Prostitution in Medieval Europe

Topics: Christianity, Sexual intercourse, Human sexuality Pages: 6 (2405 words) Published: March 29, 2006
The Christian church in medieval Rome held a lot of social and religious authority but along with authority came issues of society that they were forced to deal with. Sexuality was a matter of the churches concern that was more often related to the word "Evil". I am going to attempt to prove that the "evils" involved in sexuality such as prostitution, and homosexuality were necessary for the church to maintain a growing authority over society. The chronological limits I am focusing on will fall between 300AD – 1200AD, with some references to dates both prior and thereafter these dates. I will explore the views on women held by Christians, related to traditional beliefs, gender roles, and sexual norms of behaviour. Prostitution as a necessary evil was a well recognized view, with much history and controversy behind it. I will discuss a range of beliefs on prostitution as well as its purpose as a necessary evil to prevent homosexuality. The purpose of many of my footnotes will be to illustrate the strong convictions held by members of the Christian church at this time.

Woman's accessibility to take an active role in society is even today still developing; it wasn't until 1920 that women were allowed to vote in America, 1935 when married women in England had the full right to own property, and 1963 that they were granted equal pay for equal jobs compared to men. This view of women as the lesser of the two sexes can be traced back to ancient Rome and earlier. In 131BC the censor Metellus, one of the two officials in ancient Rome responsible for taking the public census and supervising public behaviour and morals, stated, "if we could live without wives we should not have all this trouble. Since nature has brought it about that we can neither live with them in peace nor without them at all, we must ensure eternal benefit rather than temporary pleasure."1 The acceptance of women in medieval Rome is similar to this quote in the sense that the Christian church accepts women because God has made them necessary for continued existence, not because they value them as a chosen asset. The assertion that men were created in God's view, women were not is a traditional belief that stems back to the story of Adam and Eve. Many Christian fathers in medieval Rome believe very strongly that the story of Adam and Eve is an indication that women were created to be the helpmate of men, but on the contrary have shown to be an evil temptation for sexual behaviour. The comment of the bishop of Worchester in 1871 about an alternate view to Adam and Eve The Origin of Species by Means of Natural Selection by Charles Darwin, was "let us hope it is not true, but if it is, let us pray that it does not become generally known."2 This indicates to me that if the bishop in 1871 is neglectful of alternative views to traditional beliefs, the authority of the Christian church in 400AD must have held pretty strong to the belief of women as a lesser sex and a source of sexual temptations.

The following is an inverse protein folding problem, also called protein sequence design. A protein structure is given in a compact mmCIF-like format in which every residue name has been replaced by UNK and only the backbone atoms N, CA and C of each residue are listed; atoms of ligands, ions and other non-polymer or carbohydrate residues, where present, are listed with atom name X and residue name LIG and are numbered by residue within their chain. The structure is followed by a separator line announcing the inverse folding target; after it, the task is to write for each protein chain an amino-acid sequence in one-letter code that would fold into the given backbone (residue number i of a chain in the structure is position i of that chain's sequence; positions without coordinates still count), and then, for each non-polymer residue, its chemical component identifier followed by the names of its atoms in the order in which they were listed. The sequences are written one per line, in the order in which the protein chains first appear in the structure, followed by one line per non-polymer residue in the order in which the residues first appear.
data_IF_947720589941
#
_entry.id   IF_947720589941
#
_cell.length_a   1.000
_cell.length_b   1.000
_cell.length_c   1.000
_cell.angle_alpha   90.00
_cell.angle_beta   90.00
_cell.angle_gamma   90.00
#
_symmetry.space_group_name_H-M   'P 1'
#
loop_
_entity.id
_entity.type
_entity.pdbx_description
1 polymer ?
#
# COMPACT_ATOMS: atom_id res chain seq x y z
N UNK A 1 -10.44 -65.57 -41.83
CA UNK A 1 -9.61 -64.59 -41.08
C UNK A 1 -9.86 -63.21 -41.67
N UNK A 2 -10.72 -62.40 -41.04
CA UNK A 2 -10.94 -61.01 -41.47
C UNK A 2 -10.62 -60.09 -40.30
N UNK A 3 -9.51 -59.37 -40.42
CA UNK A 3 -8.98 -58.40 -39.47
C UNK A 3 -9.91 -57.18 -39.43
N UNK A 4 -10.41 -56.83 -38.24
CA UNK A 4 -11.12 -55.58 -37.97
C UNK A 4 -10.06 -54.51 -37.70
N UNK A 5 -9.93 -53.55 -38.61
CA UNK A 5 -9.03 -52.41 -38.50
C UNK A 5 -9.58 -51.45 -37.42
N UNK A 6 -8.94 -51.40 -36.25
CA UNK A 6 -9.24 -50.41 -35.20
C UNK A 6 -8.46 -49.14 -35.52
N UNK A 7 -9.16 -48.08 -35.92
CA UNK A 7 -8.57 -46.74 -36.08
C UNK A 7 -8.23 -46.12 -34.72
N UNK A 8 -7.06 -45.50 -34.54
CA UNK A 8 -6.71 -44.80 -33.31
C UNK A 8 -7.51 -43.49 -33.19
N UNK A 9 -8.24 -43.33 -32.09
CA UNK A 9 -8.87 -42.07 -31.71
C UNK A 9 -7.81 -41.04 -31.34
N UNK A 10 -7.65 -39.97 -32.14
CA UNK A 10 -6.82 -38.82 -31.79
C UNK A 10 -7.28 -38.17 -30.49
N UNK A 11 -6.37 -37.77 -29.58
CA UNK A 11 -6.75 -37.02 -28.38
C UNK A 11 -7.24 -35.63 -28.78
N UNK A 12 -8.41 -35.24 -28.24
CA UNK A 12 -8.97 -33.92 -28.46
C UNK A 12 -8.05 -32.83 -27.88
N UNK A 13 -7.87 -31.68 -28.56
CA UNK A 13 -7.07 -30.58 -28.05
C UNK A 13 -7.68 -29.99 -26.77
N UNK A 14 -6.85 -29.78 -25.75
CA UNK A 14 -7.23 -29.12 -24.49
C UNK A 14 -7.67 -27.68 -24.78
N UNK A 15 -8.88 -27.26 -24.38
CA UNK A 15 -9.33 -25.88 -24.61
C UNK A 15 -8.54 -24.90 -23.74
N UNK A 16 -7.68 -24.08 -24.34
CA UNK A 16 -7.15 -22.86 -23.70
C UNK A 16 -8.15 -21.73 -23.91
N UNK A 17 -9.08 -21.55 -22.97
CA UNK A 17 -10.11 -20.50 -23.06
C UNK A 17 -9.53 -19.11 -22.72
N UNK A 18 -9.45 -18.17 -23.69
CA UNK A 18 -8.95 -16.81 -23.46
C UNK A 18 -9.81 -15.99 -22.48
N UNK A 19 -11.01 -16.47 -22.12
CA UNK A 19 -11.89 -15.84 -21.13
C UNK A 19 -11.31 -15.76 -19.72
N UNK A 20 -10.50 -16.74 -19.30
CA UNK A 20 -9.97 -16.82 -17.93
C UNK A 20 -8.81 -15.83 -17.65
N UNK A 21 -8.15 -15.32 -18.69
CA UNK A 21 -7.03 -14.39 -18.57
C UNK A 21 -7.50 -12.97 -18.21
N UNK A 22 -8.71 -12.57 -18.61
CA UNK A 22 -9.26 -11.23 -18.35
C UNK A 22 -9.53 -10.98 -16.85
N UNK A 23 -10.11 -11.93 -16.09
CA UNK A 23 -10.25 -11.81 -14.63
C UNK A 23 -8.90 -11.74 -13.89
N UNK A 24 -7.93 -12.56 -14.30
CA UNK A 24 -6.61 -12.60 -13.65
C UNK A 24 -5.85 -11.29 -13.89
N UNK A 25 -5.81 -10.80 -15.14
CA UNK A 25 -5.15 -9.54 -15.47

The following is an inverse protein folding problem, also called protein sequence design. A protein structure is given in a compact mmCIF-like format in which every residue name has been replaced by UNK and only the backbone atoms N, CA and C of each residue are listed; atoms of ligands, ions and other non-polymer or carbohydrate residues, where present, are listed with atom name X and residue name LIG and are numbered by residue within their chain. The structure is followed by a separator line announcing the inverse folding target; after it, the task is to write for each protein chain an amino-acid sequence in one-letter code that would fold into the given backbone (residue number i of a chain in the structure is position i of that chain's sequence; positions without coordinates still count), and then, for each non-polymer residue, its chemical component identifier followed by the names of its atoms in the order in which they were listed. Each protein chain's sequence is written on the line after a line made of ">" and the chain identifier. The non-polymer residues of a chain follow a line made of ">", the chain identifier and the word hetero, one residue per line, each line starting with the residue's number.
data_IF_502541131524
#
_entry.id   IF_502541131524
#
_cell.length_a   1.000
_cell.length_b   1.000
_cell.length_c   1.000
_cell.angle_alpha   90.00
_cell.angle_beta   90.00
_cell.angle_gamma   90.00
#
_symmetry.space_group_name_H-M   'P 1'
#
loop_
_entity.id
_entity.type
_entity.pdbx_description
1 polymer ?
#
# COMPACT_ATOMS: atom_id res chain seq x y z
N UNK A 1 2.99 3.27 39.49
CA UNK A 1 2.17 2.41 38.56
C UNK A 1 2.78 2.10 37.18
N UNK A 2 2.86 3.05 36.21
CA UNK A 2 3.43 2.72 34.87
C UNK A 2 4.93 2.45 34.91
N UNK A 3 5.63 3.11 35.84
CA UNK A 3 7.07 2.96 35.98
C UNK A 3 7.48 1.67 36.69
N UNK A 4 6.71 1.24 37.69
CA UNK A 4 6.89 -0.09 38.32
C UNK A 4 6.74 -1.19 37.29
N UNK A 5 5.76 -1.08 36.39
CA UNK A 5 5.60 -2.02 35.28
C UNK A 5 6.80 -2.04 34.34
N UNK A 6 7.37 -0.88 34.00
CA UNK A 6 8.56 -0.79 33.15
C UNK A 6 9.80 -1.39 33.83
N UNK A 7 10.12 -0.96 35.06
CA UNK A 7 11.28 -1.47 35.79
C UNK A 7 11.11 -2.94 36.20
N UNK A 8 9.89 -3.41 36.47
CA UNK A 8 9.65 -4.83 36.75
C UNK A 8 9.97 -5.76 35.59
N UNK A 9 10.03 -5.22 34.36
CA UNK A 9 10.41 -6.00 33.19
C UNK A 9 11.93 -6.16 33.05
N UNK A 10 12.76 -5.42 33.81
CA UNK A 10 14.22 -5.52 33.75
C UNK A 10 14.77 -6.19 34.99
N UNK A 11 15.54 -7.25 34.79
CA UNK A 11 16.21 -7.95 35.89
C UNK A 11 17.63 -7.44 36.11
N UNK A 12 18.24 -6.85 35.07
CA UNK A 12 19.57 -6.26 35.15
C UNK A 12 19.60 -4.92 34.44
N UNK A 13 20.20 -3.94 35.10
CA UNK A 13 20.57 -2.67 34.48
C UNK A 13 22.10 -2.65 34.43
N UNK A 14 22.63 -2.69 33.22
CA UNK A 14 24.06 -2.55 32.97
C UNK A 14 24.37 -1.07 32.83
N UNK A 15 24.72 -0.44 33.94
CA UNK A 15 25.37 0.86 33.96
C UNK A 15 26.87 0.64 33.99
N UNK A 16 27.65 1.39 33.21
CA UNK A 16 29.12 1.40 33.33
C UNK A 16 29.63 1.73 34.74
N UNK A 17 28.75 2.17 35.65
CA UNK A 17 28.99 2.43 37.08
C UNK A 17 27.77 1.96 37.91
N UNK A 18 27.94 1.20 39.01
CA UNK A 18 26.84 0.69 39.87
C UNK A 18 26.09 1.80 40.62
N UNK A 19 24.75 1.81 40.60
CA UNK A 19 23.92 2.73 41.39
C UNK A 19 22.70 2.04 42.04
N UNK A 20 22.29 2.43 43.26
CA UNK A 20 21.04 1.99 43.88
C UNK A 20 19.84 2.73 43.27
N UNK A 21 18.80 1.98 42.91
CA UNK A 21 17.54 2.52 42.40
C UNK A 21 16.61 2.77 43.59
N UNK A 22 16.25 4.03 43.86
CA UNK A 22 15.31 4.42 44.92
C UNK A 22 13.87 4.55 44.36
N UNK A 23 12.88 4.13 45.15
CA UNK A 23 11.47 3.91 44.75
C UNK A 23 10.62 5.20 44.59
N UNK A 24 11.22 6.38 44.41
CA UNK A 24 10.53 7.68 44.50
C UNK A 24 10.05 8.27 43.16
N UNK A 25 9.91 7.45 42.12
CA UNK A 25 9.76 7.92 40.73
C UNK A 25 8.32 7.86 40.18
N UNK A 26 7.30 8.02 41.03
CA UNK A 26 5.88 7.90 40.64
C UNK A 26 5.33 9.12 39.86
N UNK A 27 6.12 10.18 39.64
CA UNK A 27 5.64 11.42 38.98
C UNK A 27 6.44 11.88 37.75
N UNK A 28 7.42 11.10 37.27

The timing of the Christian religion being implicated with the state as a form of power and control was soon after the city of Rome was sacked by Alaric of Goth, a famous barbarian in 410 AD. The empire was in need of a stable and secure form of governing its people. "The impact of Constantine, whose conversion and backing for Christianity gave the church the opportunity and the funds to consolidate an empire-wide institution, which increasingly had the right to intervene in the lives of individuals."3 The Christian view and moral law was not only spread but enforced with threats of punishment for defiance. The mission work of Christian followers increased dramatically over the next century, "by the second half of the fourth century, a great majority of the population and all the emperors were members of the church, and the leaders even demanded proscription of paganism."4 The Christian church had not only a large amount of authority but responsibility to society of the...
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